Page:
Seeing as the season has 6 games left, and the team has pretty much mailed in the last 5 games, it couldn't do any harm to bestow the end of season evaluations and rants on the 2012 Royals right now. Not sure if the new SB Nation Parade-Magazine Super-Gloss layout means I have to feature photos of the Royals in action this year or not. But I'll deprive you of that luxury for the sake of evaluations.
One of the universal phrases that seemed to come up whenever some random guy would get called up is the phrase "taking a look at this guy". Francisely Bueno, a guy who spent most of the Obama Administration pitching in random foreign countries; Tony Abreu, a guy in his third organization; Irving Falu, the Puerto Rican Rex Hudler (if 10 years in the Minors means you are now Rex Hudler in some sort); all of these guys were given runs with the idea of "seeing what they had". So what did this entire roster have?
Unless you use multiplication and insist that defense is half of a players potential value, Billy Butler is the team MVP for this year. Only two players were above-average hitters and regulars from opening day. Billy Butler and Alex Gordon. Butler's 2012 included lots of home runs (for a Royal), fewer doubles than usual (Butler has the same extra base hit total now, that he had in 2010, and he has a career high for total bases, so in other words, a good kind of problem, in a way). Butler also got a National Cameo as the power of sports
talk radio led to the fans booing Robinson Cano out of the Home Run Derby. Which was pretty much the highlight of the All-Star week as the actual game pretty much ended early.
Billy Butler is in the prime of his career, and may be aging unusually well for a full-time DH. For example, his current 2012 Home Run Total of 28 is the 6th highest by a DH aged 26 or younger. The top 5: Jim Rice, Adam Lind (ouch), Albert Belle (who spent the next year in the outfield), Frank Thomas (Spent the next year at First) and Brad Fullmer. So you can see how the record of full-time DHs who are 26 or younger is a bit light.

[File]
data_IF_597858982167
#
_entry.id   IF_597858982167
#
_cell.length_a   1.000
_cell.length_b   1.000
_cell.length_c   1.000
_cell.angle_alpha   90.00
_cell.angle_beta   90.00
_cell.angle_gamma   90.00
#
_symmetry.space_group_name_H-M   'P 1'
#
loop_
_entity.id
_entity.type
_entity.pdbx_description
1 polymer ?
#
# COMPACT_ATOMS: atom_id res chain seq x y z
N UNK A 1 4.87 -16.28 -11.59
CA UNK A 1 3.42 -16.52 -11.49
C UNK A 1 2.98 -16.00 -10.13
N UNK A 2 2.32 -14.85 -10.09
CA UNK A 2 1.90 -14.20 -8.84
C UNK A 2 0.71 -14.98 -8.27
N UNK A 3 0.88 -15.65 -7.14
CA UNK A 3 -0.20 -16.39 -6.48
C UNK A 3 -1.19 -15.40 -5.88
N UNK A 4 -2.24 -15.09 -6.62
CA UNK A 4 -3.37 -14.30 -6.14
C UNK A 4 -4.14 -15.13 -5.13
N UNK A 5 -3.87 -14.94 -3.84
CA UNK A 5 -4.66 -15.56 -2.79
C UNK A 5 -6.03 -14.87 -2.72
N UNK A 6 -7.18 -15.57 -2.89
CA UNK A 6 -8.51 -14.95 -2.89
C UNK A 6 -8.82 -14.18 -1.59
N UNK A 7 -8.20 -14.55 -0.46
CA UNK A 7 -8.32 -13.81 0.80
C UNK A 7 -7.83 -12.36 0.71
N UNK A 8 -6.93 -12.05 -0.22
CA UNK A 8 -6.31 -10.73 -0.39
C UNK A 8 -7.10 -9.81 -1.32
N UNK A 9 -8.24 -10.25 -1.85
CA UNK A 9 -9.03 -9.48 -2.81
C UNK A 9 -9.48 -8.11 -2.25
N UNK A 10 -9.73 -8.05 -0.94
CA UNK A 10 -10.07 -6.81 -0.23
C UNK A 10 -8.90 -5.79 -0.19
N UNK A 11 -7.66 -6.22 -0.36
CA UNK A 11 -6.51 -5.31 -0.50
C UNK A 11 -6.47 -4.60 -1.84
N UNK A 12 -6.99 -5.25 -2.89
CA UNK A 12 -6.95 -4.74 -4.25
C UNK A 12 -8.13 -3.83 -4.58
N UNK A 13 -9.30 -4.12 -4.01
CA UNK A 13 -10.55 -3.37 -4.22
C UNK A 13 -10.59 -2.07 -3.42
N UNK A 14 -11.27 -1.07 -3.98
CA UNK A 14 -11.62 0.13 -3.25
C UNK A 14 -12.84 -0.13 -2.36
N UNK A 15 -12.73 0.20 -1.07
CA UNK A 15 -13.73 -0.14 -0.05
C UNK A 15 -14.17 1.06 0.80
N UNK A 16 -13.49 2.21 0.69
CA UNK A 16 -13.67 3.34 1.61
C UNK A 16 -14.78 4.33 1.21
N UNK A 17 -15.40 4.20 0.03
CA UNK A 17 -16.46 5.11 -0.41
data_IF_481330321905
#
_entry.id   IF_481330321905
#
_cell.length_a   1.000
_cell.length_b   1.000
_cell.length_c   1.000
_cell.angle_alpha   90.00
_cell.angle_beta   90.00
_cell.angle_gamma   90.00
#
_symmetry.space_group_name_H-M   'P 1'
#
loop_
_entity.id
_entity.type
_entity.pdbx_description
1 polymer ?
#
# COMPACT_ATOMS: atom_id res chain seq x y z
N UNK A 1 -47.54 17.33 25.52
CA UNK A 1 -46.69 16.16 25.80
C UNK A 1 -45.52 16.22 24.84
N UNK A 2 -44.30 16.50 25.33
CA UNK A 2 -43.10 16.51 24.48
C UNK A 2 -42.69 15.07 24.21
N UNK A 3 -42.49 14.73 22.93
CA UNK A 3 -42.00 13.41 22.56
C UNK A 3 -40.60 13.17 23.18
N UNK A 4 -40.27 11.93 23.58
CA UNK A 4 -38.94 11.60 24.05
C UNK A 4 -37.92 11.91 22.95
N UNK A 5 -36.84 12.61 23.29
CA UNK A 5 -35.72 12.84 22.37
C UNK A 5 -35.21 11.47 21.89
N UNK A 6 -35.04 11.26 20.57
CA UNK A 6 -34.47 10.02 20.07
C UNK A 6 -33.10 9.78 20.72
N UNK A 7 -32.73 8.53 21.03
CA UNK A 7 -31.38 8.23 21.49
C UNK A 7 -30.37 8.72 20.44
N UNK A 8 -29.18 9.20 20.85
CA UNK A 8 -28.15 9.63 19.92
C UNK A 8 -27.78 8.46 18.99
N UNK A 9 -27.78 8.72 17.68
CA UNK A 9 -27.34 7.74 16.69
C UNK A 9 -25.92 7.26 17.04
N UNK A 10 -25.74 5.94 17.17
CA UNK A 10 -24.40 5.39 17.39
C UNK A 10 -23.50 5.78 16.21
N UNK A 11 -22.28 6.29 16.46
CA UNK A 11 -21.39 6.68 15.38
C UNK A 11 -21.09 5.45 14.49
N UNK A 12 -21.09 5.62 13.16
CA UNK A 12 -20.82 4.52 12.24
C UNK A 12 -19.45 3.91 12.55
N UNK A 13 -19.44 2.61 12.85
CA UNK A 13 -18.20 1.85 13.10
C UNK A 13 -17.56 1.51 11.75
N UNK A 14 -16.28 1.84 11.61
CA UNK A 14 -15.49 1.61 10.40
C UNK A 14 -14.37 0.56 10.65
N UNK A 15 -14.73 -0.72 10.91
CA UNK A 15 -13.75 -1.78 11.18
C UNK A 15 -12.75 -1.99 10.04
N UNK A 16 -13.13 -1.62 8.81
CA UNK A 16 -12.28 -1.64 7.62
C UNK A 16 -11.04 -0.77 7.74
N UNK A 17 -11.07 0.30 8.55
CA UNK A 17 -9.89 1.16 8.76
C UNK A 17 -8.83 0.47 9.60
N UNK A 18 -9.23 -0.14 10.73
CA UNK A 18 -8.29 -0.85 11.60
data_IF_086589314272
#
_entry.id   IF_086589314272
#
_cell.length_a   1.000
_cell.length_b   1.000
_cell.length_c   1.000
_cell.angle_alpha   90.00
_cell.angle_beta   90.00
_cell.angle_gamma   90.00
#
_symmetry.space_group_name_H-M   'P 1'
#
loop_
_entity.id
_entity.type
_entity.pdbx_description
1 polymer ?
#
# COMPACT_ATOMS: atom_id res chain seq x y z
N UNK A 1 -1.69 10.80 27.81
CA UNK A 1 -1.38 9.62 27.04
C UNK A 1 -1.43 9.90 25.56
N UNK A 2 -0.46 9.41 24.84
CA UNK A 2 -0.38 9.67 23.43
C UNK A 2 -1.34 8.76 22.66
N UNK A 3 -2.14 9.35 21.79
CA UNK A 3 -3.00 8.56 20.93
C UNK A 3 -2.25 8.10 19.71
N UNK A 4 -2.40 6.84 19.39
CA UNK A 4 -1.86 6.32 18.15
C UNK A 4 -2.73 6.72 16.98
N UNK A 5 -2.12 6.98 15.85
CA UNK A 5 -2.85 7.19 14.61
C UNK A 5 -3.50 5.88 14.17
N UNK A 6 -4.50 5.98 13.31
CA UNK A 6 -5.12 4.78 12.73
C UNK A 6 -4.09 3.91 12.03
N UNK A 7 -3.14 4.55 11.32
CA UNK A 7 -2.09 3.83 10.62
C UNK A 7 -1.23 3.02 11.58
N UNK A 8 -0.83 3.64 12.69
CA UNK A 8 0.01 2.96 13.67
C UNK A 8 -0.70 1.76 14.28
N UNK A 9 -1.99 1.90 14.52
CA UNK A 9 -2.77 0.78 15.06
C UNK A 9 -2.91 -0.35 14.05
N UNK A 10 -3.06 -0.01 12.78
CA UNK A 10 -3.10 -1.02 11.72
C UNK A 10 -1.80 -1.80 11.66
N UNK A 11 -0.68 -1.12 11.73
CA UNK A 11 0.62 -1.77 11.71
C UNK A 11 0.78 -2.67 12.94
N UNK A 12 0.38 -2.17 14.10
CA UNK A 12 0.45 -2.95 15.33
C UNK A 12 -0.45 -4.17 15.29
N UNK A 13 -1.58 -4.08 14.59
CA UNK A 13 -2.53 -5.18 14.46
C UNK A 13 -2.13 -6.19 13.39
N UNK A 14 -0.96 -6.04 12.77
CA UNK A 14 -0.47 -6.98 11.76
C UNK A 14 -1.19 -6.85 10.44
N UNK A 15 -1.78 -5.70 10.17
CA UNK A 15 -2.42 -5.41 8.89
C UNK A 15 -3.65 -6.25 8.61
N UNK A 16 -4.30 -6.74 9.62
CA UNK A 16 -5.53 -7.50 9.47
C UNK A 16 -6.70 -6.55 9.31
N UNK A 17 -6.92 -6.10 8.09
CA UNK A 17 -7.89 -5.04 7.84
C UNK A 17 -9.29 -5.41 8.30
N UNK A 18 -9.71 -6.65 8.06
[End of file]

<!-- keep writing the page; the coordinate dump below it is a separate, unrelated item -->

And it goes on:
The other MVP on this team is Alex Gordon. Gordon is always going to be a bit under-appreciated officially because of State Laws and the sort (that'll get worse in a few years when Gordon is really getting paid big and the team isn't performing). Gordon's hitting may still move closer to his 2011 hitting than his 2008 hitting in the last week of the season. But 2012 Gordon also brings critically acclaimed defense to go along with his hitting. Sure Gordon has barely over half of the home runs he had in 2011, but he's within 30 total bases of his 2011 total. Gordon could always win a Gold Glove, seeing as the Gold Glove voting system is essentially plurality voting (similar to legislative elections in Papua New Guinea and Hawaiian special elections). But I'd have to check the hitting stats to see which player is the best contender for the Left Field Gold Glove.
Of course, the Missouri General Assembly also passed a bill mandating that Salvador Perez be mentioned in the list of the good players from 2012. Sal Perez still doesn't have a full year in the majors. But he has hit well so far (similar to a Pudge Rodriguez when things are going well) and Perez is fielding pretty well so far (lots of pickoffs). Perez followed up a surprisingly subpar 2011 caught stealing percentage (21%) by upping his percentage to 46% this year, leading the league. Salvador Perez's hitting profile is still not set in stone. But official Royals PR says he could be swinging a sock and hitting as bad as a post-ASB Moustakas and he'd still be tremendously valuable.
Also, the only other part of the team that can be accurately described as good in 2012 is the Royals bullpen.
Greg Holland is proving that an apprenticeship isn't exactly required to become a useful closer. Holland's time as Closer has been good enough to presumably put an end to Joakim Soria's time with the Royals (he's not seriously coming back for $8M next year).
Kelvin Herrera is kind of a tweener, as he hasn't been firmly put in the 8th inning 'role', but he's essentially been around that area of the game in recent months. Herrera may be experiencing late-season wear and tear as nearly 1/3rd of his walks for 2012 were in September games (6 of 20).
Speaking of late season wear and tear, Tim Collins' 2012 has been better than his 2011, but both years had the same usage of Collins by Yost. Tim Collins is essentially the cellphone who keeps needing to be recharged due to overuse. For the sake of Collins having a good 2013, we hope there's a second lefty around who can actually handle situational-lefty moments (memo to Ned: Collins is better v. Righties, we're sending Bibi Netanyahu over with a diagram to help hammer that point)